Lifeguards: Beware of rip currents and watch for beach patrol signals
Rip currents in Rehoboth Beach have caused a surge in lifeguard rescues over the past weekend, meaning beach patrol has had to be extra vigilant.
Life guards say a rip current is where water is being pulled back into the ocean from the shoreline presenting a danger for swimmers to get caught in its path.
To avoid being caught in a rip, Rehoboth Beach Patrol advises the first thing you should do, before even entering the water, is speak to your lifeguards about the swimming conditions, or keep your eye out for those flags.
What does a rip current look like?
Life guards say the water will look foamy, bubble and appear lighter in color than the rest of the ocean.
If you choose to enter the water and you find yourself being swept out to sea, Rehoboth Beach Patrol says it's important to stay calm.
Rehoboth Beach Patrol Captain Kent Buckson said, "The best thing is for people not to panic just let it carry you out, because once you start to panic then you start to get disoriented and can possibly go under."
Times like these are when the Rehoboth Beach Patrol's whistle and flag communication system comes in handy.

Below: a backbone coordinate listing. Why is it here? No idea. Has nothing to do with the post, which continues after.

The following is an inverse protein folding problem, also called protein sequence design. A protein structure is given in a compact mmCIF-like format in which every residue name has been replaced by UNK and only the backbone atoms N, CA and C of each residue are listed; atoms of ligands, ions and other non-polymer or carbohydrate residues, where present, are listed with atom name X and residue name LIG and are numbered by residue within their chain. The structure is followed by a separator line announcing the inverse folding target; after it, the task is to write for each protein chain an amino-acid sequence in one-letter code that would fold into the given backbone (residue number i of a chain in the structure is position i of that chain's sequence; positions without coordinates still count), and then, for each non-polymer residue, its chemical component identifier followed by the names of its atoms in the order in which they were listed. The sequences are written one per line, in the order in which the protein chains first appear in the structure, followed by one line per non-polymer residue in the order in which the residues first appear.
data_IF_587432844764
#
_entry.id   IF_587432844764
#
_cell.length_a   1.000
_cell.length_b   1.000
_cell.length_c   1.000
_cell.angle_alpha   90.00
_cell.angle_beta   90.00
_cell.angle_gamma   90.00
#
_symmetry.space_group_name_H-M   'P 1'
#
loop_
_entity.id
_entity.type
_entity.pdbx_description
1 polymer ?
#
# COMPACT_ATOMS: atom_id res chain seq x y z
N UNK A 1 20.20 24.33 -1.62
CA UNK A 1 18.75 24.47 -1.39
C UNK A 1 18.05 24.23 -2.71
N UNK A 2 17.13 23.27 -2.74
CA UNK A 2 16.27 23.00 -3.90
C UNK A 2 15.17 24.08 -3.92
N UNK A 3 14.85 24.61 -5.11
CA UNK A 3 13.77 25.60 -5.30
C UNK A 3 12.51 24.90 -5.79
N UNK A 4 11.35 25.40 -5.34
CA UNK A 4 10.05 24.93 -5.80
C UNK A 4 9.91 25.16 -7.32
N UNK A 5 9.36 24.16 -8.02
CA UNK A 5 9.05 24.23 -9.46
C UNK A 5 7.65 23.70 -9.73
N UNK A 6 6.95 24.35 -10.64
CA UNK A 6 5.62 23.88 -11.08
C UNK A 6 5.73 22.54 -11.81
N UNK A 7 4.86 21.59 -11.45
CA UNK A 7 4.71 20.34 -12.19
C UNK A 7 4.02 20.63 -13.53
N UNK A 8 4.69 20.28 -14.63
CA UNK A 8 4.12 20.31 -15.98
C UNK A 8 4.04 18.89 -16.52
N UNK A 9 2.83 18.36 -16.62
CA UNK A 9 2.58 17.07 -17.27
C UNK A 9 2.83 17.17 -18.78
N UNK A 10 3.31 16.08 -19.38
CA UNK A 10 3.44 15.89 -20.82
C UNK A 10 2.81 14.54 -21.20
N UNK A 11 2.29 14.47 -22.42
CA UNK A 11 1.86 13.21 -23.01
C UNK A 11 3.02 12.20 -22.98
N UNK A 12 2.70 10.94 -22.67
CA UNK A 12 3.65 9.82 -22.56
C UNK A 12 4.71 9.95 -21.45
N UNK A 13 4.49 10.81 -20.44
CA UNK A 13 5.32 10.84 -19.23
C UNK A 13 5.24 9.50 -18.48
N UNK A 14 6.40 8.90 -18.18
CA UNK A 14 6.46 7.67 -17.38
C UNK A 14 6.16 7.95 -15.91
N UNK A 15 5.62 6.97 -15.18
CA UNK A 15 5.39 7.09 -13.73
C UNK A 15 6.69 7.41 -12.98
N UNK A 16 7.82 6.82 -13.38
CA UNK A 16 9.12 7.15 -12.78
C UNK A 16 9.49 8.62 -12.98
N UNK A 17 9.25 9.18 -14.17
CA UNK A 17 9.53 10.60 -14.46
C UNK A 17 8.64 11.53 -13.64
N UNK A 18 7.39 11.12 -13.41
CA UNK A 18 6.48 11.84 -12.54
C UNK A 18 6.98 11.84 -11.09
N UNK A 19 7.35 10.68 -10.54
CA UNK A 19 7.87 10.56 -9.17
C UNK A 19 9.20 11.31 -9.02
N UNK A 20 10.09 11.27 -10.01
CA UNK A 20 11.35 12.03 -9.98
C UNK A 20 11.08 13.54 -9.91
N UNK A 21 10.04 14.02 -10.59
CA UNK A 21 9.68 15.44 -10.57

Captain Buckson also said, "What we have in place is a radio per chair. Plus, the flags, and the whistle. That helps communicate to the public, and to the life guards on that chair, and keeps people safe."
First, to address the flags, colored flags are used to indicate ocean conditions for swimmers.
On Tuesday lifeguards raised a green flag, indicating a low rip threat.
There are also red and double red flags indicating rough surf. Sometimes rough surf means no swimming at all.
On top of that lifeguards also use orange flags at their chairs to direct swimmers.
If u hear the life guard blow the whistle and point the flags stop pay attention and swim in the direction they’re pointing you to.
Buckson also said, “Most of the flag and whistle blowing is to keep people out of harms way"
Many parents we spoke to say they depend on lifeguards to keep them in the know of any dangers and keep their kids safe.
Dave Foote a Rehoboth Beach visitor said, "You got to be extra vigilant and watch them [children]."
Nick Rosello another beach-goer said, "You have to at least listen to the lifeguard; they’re pretty much there to protect us."